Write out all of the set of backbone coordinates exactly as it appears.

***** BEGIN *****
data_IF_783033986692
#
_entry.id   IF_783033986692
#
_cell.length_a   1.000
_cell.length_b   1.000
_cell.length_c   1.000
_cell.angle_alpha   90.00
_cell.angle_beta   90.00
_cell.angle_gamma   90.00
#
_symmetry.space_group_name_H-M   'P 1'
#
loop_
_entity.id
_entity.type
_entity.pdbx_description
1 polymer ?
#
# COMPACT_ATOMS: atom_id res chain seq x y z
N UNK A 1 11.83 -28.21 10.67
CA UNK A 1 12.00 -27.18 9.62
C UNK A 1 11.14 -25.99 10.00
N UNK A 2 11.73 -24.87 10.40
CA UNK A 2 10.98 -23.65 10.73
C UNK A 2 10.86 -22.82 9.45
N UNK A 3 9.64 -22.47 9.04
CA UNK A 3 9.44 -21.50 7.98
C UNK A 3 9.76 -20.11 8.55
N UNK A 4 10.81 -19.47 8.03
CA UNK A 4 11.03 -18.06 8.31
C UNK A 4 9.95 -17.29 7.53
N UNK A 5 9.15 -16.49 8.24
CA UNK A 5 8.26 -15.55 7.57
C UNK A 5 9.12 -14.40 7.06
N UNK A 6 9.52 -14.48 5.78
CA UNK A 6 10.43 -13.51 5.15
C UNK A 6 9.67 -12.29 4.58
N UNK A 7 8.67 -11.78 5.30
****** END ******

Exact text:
data_IF_783033986692
#
_entry.id   IF_783033986692
#
_cell.length_a   1.000
_cell.length_b   1.000
_cell.length_c   1.000
_cell.angle_alpha   90.00
_cell.angle_beta   90.00
_cell.angle_gamma   90.00
#
_symmetry.space_group_name_H-M   'P 1'
#
loop_
_entity.id
_entity.type
_entity.pdbx_description
1 polymer ?
#
# COMPACT_ATOMS: atom_id res chain seq x y z
N UNK A 1 11.83 -28.21 10.67
CA UNK A 1 12.00 -27.18 9.62
C UNK A 1 11.14 -25.99 10.00
N UNK A 2 11.73 -24.87 10.40
CA UNK A 2 10.98 -23.65 10.73
C UNK A 2 10.86 -22.82 9.45
N UNK A 3 9.64 -22.47 9.04
CA UNK A 3 9.44 -21.50 7.98
C UNK A 3 9.76 -20.11 8.55
N UNK A 4 10.81 -19.47 8.03
CA UNK A 4 11.03 -18.06 8.31
C UNK A 4 9.95 -17.29 7.53
N UNK A 5 9.15 -16.49 8.24
CA UNK A 5 8.26 -15.55 7.57
C UNK A 5 9.12 -14.40 7.06
N UNK A 6 9.52 -14.48 5.78
CA UNK A 6 10.43 -13.51 5.15
C UNK A 6 9.67 -12.29 4.58
N UNK A 7 8.67 -11.78 5.30